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Scottish Cup: Nairn County chairman admits trepidation on football’s return

Nairn County chairman Donald Matheson.
Nairn County chairman Donald Matheson.

The Scottish Cup marked Nairn County’s return to competitive action after 10 months off.

But for chairman Donald Matheson it was a day filled with trepidation, given the work that had gone in to get football back to Station Park.

The first game against Threave Rovers a fortnight ago was their first game since February, with the early curtailing of last season and the Covid-enforced call-offs of their two Highland League games against Clach and Keith.

A 4-0 triumph was as good as Matheson could have hoped for, as Nairn look to embark on a Scottish Cup run with a first round tie at home to Broxburn Athletic today.

Nairn County chairman Donald Matheson at Station Park.

“I think everyone had a sense of trepidation – apart from the manager and players,” added Matheson. “Just because we hadn’t played a competitive match in 10 months.

“The performance from the guys was tremendous. They left it all out there. I spoke to some of them at training on the Tuesday after and there were a few sore bodies.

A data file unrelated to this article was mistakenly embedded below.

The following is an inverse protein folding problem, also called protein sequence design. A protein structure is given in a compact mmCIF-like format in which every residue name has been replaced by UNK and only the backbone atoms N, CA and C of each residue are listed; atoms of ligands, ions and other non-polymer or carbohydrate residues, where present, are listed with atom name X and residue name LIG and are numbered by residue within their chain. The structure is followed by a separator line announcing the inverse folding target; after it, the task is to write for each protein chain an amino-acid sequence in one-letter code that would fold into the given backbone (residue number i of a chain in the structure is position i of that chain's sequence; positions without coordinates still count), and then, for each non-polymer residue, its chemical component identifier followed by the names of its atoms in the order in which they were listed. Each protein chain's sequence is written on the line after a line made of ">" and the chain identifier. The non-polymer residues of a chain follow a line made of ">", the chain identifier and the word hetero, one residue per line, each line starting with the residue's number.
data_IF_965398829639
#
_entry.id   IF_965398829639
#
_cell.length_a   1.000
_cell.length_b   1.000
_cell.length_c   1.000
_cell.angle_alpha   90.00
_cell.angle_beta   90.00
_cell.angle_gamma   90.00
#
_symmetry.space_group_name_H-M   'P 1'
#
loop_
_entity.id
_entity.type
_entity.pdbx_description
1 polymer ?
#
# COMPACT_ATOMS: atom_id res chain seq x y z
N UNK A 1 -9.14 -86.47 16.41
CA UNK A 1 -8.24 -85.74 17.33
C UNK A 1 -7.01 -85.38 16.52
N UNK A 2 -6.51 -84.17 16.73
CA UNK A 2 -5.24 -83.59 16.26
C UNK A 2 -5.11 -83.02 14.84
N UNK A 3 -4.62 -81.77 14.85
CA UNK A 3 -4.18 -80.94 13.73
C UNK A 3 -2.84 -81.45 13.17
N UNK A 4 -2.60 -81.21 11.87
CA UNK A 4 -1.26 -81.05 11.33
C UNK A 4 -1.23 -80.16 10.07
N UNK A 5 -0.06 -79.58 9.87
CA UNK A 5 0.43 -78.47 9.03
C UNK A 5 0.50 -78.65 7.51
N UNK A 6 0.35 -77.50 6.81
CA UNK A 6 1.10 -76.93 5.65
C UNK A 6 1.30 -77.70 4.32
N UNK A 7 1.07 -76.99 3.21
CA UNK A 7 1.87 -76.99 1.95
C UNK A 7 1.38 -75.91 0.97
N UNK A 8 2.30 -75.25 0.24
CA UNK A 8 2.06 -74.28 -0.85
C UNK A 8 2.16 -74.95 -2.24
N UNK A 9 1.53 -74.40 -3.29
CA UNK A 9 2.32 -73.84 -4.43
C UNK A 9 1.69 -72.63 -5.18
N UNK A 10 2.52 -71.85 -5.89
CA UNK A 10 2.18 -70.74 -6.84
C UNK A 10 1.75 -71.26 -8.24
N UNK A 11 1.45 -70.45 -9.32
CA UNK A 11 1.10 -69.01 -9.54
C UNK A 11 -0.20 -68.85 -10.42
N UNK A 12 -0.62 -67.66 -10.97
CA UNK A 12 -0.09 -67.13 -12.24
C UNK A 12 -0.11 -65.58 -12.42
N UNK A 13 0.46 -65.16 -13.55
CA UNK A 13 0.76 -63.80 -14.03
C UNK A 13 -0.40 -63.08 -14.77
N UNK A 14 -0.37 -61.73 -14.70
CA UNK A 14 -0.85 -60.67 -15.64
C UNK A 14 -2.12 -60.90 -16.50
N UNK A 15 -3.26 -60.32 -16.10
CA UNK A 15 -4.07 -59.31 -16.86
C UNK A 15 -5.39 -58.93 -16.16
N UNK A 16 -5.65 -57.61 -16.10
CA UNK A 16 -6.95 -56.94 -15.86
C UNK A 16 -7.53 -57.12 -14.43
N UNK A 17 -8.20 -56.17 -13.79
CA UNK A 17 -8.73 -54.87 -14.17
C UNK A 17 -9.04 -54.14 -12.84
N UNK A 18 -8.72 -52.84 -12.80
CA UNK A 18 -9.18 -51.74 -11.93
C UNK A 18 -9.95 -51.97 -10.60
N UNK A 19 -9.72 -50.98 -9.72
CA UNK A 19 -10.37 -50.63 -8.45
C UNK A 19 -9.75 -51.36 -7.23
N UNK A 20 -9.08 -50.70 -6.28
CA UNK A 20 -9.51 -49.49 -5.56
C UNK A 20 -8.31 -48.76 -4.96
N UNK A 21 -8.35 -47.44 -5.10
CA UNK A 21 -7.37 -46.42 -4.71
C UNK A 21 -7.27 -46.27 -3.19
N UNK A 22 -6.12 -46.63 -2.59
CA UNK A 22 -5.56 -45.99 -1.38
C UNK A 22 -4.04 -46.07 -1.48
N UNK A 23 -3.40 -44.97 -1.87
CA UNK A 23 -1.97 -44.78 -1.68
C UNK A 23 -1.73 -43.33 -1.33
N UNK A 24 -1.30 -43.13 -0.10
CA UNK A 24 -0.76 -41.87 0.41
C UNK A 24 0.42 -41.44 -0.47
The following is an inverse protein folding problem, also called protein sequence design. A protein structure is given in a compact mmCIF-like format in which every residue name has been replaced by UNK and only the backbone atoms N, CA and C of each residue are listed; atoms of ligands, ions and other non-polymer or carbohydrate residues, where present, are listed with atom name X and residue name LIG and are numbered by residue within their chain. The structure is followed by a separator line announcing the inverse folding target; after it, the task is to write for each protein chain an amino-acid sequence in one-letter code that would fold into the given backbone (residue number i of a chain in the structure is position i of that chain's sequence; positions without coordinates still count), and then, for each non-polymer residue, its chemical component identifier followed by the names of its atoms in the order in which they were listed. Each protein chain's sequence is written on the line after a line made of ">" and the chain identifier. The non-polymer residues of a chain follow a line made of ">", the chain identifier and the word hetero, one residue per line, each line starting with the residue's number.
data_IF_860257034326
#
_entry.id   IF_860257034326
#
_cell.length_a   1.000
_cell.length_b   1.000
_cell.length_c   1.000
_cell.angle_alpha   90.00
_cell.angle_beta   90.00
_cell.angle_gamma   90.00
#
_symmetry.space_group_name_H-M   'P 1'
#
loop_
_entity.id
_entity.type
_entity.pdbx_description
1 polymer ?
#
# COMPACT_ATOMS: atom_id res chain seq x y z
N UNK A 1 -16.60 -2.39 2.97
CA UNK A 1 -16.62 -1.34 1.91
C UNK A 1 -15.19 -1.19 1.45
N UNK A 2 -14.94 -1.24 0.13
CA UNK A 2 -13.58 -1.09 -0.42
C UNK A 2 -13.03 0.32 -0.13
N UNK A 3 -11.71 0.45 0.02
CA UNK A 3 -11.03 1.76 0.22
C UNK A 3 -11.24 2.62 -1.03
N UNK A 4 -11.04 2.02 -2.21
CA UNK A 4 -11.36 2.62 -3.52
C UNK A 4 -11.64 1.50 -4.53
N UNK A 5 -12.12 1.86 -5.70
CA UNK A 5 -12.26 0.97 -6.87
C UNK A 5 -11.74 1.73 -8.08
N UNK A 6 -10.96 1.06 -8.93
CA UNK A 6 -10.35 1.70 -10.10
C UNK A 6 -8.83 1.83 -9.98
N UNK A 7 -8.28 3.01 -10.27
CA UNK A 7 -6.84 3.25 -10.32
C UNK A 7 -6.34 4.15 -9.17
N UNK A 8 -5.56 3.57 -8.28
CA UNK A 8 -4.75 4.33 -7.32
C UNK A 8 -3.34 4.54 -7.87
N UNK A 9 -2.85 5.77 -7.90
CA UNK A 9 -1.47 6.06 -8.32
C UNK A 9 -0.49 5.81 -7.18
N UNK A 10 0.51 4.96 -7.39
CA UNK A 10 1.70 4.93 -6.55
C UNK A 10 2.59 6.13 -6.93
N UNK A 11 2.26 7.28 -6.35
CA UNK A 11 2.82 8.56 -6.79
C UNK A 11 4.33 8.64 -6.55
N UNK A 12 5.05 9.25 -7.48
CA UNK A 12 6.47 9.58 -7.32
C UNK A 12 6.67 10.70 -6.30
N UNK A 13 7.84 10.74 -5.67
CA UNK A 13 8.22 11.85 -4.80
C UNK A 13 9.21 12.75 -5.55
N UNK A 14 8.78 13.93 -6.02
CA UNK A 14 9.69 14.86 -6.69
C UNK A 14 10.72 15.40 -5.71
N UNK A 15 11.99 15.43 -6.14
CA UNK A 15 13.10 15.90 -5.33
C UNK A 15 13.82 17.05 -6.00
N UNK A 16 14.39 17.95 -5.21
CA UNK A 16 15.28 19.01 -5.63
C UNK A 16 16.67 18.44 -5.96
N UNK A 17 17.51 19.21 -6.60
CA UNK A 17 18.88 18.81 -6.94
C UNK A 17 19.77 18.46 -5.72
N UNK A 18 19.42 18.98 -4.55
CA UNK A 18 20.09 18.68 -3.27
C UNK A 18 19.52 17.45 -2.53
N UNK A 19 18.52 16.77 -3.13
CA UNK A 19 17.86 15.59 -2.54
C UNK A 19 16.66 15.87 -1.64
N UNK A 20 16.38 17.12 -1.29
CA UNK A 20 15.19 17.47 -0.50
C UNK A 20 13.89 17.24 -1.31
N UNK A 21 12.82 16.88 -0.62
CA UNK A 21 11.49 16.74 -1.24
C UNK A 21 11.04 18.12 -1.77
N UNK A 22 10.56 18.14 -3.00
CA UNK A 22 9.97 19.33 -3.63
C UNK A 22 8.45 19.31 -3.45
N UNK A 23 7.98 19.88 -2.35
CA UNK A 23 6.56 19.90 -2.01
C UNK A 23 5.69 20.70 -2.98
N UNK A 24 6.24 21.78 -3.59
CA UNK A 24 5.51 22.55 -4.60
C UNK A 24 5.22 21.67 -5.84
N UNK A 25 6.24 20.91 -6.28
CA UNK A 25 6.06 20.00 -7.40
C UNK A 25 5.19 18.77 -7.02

“But we scored four great goals, had a good crowd in and our protocols worked really well.”

Nairn had been sitting in level one of the Scottish Government’s coronavirus restrictions, prior to last weekend’s announcement from First Minister Nicola Sturgeon of a nationwide lockdown commencing today.

That meant supporters, who had been present for the Threave game and the subsequent match in the Highland League against Fraserburgh, will be locked out once again.

Matheson is not a huge fan of the scheduling of the game, coming on Boxing Day, describing it as a “bind”.

“There was a possibility of moving it to the Sunday or Monday, but unfortunately it didn’t work out, with circumstances for both teams,” he added.

“I don’t particularly like a Boxing Day match; it’s supposed to be a day with your family. But we’ll just take it as it comes and see how it goes.”

Jamie Durent: Nairn County’s Covid episode can serve as a timely reminder

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